Step 1: Enable WHM’s SMTP Restrictions
Spammers commonly attempt to work around mail security settings by interacting directly with remote mail servers. WHM’s SMTP Restrictions can prevent users from doing so.
You can access this feature in 2 locations:
- Home >> Server Configuration >> Tweak Settings, under the Mail Tab as Restrict outgoing SMTP to root, exim, and mailman.
- Home >> Security Center >> SMTP Restrictions
Enabling this setting restricts outgoing email connection attempts to the mail transfer agent (MTA), the mailman system user, and the root user. Ultimately, this forces both scripts and users to use Exim‘s Sendmail binary, rather than directly accessing the socket.
Important: Prior to version 11.32, this feature would simply block any attempt to connect to a remote mail server. Starting with cPanel & WHM 11.32, the software redirects the outgoing connection attempt to the local mail server.
Preventing the nobody system user from sending mail to remote addresses prevents would-be abusers from having any anonymity in process accounting. This is because PHP and CGI scripts generally run as nobody when the system is using
mod_php, or when suEXEC is disabled.
You can access the Prevent “nobody” from sending mail setting at Home >> Server Configuration >> Tweak Settings, under the Mail Tab.
Enabling suPHP and suEXEC or
mod_ruid2will improve process accounting across your system. Ultimately, this step will allow you to know which users are running which processes system-wide.
- suPHP — This Apache module forces PHP applications to run as the cPanel account user. You can enable suPHP at Home >> Service Configuration >> Configure PHP and SuExec. You will need to enable suPHP for whichever version of PHP you intend to use.
- suEXEC — This Apache feature forces CGI applications to run as the cPanel account user. You can enable suEXEC at Home >> Service Configuration >> Configure PHP and SuExec.
- mod_ruid2 —
mod_ruid2is a different suEXEC module for Apache. This module will also force CGI applications to run as the cPanel account user. This module attempts to provide some performance enhancements over Apache‘s default suEXEC configuration by taking advantage of some POSIX.1e capabilities.
You can limit the number of emails a domain can send per hour. To do so, you can use the Max hourly emails per domain option under the Mail tab at Home >> Server Configuration >> Tweak Settings. This setting defines a server-wide limit for every domain.
You may further refine this setting by specifying values for an individual package ( Home >> Packages >> Edit a Package) or for an individual account (Home >> Account Functions >> Modify an Account).
You may also specify values for individual domains by editing the
/var/cpanel/users/. To do so, add a
MAX_EMAIL_PER_HOUR-[$domain]key and specify a value. Remember to replace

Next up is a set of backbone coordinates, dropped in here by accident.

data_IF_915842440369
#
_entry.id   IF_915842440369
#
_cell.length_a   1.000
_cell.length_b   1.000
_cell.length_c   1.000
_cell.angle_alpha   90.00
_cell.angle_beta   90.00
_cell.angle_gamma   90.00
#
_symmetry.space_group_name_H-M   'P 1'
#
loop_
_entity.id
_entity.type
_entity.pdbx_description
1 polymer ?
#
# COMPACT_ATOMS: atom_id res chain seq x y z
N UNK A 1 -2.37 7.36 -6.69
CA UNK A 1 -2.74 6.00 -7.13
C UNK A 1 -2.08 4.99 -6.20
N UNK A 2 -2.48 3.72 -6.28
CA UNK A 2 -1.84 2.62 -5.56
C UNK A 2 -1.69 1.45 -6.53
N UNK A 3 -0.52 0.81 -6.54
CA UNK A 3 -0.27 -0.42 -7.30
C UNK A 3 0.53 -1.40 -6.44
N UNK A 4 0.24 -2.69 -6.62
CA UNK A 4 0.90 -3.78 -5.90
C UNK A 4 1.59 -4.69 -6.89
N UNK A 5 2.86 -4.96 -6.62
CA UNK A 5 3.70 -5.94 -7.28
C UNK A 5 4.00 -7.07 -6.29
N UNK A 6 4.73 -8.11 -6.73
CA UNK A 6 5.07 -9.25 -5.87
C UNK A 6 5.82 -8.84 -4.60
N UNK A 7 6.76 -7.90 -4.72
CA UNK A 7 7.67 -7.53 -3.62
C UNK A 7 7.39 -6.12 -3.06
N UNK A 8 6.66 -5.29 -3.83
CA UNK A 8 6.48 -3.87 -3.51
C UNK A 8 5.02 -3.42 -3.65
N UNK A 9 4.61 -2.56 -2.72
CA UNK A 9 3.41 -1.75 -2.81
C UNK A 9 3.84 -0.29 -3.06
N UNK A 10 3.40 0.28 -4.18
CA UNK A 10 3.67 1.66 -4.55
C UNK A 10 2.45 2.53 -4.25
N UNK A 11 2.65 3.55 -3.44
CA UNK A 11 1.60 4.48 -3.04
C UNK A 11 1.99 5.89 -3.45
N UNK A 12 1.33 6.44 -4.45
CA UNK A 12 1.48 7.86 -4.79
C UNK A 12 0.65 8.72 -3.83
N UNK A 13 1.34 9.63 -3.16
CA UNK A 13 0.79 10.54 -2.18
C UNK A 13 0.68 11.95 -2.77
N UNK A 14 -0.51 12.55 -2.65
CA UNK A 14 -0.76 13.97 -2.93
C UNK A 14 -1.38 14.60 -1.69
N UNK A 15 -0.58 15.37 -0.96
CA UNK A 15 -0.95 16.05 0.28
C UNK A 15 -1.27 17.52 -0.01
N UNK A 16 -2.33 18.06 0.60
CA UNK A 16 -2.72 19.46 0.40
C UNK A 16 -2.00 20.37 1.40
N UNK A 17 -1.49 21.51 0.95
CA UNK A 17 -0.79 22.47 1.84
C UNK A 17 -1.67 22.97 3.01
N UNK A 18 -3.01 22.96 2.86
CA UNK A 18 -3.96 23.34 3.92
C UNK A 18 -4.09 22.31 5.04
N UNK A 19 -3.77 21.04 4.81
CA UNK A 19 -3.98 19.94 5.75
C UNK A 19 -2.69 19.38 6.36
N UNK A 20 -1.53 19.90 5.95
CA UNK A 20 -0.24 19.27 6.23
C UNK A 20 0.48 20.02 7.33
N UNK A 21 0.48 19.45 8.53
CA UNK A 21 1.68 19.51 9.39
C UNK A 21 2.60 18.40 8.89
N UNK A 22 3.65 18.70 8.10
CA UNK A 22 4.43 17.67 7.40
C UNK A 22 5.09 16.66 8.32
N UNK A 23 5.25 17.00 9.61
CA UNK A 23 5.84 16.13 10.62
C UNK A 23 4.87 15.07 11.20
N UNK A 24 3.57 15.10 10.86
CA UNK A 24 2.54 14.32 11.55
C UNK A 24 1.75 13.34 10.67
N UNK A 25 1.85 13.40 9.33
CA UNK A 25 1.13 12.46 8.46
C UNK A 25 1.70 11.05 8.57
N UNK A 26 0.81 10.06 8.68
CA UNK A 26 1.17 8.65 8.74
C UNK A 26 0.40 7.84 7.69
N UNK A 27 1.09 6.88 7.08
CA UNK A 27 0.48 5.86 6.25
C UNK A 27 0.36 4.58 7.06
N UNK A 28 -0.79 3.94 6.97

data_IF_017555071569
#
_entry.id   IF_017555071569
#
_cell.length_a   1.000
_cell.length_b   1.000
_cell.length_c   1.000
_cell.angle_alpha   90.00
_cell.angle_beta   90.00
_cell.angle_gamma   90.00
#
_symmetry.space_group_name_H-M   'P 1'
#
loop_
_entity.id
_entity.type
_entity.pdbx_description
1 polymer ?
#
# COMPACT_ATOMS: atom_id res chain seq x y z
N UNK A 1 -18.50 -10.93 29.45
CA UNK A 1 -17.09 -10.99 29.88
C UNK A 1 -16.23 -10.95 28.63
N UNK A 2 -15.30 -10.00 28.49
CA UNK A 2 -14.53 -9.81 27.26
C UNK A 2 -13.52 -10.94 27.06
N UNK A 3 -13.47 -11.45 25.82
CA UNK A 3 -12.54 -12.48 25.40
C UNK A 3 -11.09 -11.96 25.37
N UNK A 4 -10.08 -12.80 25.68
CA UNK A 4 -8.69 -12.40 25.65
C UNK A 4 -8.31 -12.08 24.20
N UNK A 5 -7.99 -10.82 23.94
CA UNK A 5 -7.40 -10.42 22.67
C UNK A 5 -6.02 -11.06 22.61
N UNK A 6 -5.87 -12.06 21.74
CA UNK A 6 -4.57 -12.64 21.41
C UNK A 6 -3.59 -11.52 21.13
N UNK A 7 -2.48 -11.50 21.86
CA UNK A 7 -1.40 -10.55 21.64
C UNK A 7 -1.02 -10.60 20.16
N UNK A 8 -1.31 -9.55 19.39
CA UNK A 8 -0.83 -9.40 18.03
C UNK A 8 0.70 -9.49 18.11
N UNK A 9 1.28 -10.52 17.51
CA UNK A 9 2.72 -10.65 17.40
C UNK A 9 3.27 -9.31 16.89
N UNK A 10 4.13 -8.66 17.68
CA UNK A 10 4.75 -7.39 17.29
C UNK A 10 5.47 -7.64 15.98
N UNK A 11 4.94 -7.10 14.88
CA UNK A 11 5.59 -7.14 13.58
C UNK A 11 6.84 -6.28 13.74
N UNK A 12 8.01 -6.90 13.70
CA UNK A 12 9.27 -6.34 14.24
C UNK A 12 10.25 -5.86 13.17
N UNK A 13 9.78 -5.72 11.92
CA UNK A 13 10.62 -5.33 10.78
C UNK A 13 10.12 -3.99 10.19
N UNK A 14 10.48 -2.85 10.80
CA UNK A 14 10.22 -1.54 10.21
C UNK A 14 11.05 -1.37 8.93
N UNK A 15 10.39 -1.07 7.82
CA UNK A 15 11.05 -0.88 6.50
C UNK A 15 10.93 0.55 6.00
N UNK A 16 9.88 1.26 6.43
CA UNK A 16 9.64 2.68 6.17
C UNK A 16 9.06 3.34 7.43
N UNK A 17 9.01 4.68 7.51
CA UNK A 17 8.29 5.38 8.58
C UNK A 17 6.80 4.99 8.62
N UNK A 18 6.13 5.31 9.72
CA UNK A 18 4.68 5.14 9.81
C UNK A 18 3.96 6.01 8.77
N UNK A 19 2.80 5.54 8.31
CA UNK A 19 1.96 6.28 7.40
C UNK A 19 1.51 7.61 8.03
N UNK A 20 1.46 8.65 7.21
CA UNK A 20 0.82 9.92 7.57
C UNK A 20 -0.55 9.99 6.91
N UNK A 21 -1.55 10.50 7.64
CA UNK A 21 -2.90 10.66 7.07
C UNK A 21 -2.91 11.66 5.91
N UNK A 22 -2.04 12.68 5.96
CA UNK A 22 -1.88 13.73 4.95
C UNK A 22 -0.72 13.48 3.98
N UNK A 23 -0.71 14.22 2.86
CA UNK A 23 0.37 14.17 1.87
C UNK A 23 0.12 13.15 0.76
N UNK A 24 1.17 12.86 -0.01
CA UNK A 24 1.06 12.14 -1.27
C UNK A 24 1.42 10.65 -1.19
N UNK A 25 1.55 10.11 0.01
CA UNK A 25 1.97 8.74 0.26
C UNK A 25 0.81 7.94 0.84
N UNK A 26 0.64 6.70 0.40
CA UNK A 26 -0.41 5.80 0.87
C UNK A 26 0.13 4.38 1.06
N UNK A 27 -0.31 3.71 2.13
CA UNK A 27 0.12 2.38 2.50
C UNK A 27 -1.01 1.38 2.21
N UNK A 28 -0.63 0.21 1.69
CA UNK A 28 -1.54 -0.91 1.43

$domainwith the domain you wish to limit. If you make any changes to the
cpuserfile, make sure to run the
After configuring the maximum number of emails a domain on your system can send per hour, you need to also configure The percentage of email messages (above the account’s hourly maximum) to queue and retry for delivery setting. You can configure this setting under the Mailtab at Home >> Server Configuration >> Tweak Settings.
When an account exceeds the maximum number of emails it is allowed to send per hour, by default, any additional messages are queued for delivery and sent in the next hour. This setting allows you to limit the number of messages that will be queued by the system.
Setting the Max hourly emails per domain option to
500would allow each of the domains you host to send 500 email messages per hour. Now, let’s assume one of your domains uses a mailing list with 500 members. If this domain sends a message to the mailing list, then sends an additional 25 email messages in the same hour, the domain would exceed the Max hourly emails per domainlimit. In this scenario, a domain is sending a high volume of messages; however, these messages are not spam.
For this reason, you can specify a “soft limit” using the The percentage of email messages (above the account’s hourly maximum) to queue and retry for delivery option. If, for example, you have set the The percentage of email messages (above the account’s hourly maximum) to queue and retry for delivery value to
150, the domain can queue up to 250 messages to send in the next hour. In this scenario, the domain is able to queue the additional 25 email messages to send in the next hour.
Finally, you need to set a value for the Maximum percentage of failed or deferred messages a domain may send per hour setting. You can configure this option under the Mail tab at Home >> Server Configuration >> Tweak Settings.
This setting provides automated rate-limiting for accounts that generate significant quantities of failed delivery attempts. Specify the percentage of outgoing mail that can fail in an hour. Once the account exceeds this percentage, the account is temporarily prevented from sending mail.
A significantly high number of failed delivery attempts is a good indicator that the user may be sending unwanted bulk mail. It could also indicate a severe misconfiguration of that user’s mail forwarding settings.